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Jeff Bercovici on Fitness, Freshness, and Redefining “Peak Age”

by Brendan Dowling on May 16, 2018

Jeff Bercovici’s Play On: The New Science of Elite Performance at Any Age is an in-depth exploration of how elite athletes have managed to prolong their careers in recent years, transforming how our culture views fitness in the process. Through interviews with numerous sports scientists and athletes, Bercovici guides the reader through the latest scientific breakthroughs and training strategies that enable older athletes to not only maintain their competitive edge, but in many instances tower over their competitors. Play On has been met with wide acclaim—Publisher’s Weekly hailed it as “an energetic romp through sports gerontology” and four-time Olympian Shalane Flanagan singled it out as an “an utterly fascinating and entertaining blend of science and storytelling.” Brendan Dowling spoke with Bercovici via telephone on May 7th, 2018. Photo credit: Tony Conrad.

Can you talk about how your own personal experiences led you to studying elite athletes?

I got interested in this question because I’m an amateur athlete—a very average amateur athlete, but a very enthusiastic one. In my early thirties I started playing a lot of soccer with this adult league in Brooklyn. I was loving it.  It was the first time since I was a teenager that I was playing team sports in an organized way and pushing myself to get better. I was playing two or three times a week, practicing on my own, and it was really exciting. But it was also the first time that I discovered what it means to push yourself athletically when you’re in your thirties, when you’re a little older. My body was breaking down. I was just getting one injury after another. They kept getting worse and worse and finally I injured my back. I herniated two disks, and it resulted in this really rare nerve syndrome that required emergency surgery, otherwise I was going to start to have serious long-term consequences from it.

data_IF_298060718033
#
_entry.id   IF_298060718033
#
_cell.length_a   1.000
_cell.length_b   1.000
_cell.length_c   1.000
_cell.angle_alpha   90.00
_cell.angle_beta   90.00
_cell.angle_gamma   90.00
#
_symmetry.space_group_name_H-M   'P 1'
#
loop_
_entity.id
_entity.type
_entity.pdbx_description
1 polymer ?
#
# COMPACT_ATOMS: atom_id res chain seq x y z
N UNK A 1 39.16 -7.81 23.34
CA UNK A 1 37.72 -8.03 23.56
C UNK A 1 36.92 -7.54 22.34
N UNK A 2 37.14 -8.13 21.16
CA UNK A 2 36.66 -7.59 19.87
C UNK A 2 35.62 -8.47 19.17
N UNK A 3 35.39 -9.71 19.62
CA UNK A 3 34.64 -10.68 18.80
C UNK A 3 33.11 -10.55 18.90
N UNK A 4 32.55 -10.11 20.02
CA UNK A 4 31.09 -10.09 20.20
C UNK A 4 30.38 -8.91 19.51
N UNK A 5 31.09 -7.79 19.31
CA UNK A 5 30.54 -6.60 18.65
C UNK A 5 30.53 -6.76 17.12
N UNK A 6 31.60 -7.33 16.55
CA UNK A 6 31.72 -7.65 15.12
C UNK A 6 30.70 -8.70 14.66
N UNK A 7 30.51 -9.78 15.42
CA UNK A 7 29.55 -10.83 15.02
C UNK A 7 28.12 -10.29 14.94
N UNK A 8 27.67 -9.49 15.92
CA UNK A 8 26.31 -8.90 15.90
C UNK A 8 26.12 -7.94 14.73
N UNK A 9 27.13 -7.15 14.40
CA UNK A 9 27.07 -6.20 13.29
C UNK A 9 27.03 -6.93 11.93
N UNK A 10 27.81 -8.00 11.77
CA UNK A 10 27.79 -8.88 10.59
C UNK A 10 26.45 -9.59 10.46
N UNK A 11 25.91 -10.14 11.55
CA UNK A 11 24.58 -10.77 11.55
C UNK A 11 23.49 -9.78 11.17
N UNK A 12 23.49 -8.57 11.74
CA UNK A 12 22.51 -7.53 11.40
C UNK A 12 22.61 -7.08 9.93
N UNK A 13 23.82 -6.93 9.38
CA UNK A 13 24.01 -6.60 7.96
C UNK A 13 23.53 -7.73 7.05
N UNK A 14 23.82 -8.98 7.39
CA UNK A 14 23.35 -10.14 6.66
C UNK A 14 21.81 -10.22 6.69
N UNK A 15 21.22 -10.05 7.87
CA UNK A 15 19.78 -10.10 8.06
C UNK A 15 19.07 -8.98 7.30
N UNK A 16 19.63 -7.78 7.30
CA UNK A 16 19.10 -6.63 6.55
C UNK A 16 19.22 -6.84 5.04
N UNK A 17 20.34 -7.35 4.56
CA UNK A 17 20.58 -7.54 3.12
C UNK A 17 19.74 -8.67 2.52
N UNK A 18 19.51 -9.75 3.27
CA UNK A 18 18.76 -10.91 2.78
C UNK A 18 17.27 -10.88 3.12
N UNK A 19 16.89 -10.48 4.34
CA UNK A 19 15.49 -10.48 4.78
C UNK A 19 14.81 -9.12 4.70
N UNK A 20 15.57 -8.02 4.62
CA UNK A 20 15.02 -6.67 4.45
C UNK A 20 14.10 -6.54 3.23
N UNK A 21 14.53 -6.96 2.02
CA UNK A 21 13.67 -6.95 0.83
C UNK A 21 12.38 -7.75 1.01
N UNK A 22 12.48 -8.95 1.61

So I had a long time when I couldn’t play, and I was having to content myself with watching sports. Around this time, it seemed to me that all the biggest stories in the sports world had to do with athletes who were either my age or older. The talk was always about how amazing they were by continuing to dominate years and years past what had long been considered the peak age of their sport—Roger Federer and Serena Williams in tennis, Tom Brady in football, plus Meb Keflezighi won the Boston Marathon around that time. There was just a long list. I was reading these articles about what these athletes were doing and catching these tantalizing glimpses of this new science, whether it was someone talking about their new training regimen or the experimental therapy they had gotten to rebuild cartilage.